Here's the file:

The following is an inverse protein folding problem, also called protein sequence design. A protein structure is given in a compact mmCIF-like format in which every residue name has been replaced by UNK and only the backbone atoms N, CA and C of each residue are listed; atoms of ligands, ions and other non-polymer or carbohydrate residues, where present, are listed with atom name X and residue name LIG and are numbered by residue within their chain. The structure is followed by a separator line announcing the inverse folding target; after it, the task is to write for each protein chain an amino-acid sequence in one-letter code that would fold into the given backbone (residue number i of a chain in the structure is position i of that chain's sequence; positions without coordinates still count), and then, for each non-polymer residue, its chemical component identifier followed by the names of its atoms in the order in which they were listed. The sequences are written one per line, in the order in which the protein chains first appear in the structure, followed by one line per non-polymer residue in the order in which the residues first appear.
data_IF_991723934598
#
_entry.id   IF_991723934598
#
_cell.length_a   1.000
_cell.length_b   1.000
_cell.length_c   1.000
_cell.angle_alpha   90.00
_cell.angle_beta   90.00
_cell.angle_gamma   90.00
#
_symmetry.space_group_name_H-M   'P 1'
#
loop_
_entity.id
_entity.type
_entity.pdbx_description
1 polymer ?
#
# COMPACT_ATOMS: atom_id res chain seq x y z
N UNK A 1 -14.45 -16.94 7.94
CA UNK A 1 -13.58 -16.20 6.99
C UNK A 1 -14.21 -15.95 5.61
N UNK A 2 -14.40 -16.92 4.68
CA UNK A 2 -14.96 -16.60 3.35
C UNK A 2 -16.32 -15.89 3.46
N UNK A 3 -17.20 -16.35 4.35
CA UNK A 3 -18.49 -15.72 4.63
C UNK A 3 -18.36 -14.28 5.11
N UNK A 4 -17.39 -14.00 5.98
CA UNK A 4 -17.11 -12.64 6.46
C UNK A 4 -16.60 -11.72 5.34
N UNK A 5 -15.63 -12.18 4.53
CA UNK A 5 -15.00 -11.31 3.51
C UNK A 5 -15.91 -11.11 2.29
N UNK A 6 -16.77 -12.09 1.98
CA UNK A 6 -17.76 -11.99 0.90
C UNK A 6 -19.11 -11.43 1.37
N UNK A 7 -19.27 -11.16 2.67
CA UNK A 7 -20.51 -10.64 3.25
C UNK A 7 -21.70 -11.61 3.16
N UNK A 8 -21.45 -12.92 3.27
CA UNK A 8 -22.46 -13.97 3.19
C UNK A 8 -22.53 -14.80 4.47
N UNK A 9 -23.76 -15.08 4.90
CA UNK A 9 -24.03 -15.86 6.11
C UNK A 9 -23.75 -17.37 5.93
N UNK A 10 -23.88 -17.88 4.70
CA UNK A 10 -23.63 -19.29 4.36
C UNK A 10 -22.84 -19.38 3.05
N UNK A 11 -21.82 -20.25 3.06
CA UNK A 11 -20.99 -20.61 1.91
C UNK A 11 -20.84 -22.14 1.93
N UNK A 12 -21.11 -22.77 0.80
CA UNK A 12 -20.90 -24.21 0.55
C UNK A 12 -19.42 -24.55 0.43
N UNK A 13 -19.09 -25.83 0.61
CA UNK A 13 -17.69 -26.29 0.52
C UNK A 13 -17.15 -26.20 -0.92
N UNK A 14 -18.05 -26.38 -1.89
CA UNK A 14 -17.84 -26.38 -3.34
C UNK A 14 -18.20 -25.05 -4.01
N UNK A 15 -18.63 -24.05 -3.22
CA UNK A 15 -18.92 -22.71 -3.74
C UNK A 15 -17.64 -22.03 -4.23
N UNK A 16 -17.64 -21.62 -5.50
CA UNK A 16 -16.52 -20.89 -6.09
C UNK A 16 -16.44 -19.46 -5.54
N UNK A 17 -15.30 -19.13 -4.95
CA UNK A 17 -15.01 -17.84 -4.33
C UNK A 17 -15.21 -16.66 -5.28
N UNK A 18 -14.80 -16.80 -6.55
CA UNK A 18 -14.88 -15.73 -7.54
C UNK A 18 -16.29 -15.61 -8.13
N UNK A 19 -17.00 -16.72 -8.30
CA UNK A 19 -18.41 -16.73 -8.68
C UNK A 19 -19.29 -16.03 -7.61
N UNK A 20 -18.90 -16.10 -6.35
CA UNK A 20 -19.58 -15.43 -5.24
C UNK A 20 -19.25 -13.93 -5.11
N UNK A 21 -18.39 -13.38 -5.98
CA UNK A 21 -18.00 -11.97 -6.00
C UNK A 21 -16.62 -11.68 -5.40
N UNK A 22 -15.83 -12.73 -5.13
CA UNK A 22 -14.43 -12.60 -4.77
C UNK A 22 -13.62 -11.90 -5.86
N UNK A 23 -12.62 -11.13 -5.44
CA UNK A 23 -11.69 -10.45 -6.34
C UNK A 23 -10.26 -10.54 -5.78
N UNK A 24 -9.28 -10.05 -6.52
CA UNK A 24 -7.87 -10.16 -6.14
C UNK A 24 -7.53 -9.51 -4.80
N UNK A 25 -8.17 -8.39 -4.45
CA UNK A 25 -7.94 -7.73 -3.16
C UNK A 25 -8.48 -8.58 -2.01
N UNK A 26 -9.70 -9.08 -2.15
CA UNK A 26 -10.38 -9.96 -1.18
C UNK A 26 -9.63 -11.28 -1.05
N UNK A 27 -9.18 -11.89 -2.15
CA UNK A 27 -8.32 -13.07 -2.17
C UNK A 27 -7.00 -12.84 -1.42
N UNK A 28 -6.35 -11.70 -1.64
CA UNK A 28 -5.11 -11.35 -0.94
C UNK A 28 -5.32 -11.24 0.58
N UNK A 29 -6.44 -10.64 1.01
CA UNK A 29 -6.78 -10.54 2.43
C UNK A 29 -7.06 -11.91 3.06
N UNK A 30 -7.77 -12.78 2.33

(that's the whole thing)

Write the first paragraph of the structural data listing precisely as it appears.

The following is an inverse protein folding problem, also called protein sequence design. A protein structure is given in a compact mmCIF-like format in which every residue name has been replaced by UNK and only the backbone atoms N, CA and C of each residue are listed; atoms of ligands, ions and other non-polymer or carbohydrate residues, where present, are listed with atom name X and residue name LIG and are numbered by residue within their chain. The structure is followed by a separator line announcing the inverse folding target; after it, the task is to write for each protein chain an amino-acid sequence in one-letter code that would fold into the given backbone (residue number i of a chain in the structure is position i of that chain's sequence; positions without coordinates still count), and then, for each non-polymer residue, its chemical component identifier followed by the names of its atoms in the order in which they were listed. The sequences are written one per line, in the order in which the protein chains first appear in the structure, followed by one line per non-polymer residue in the order in which the residues first appear.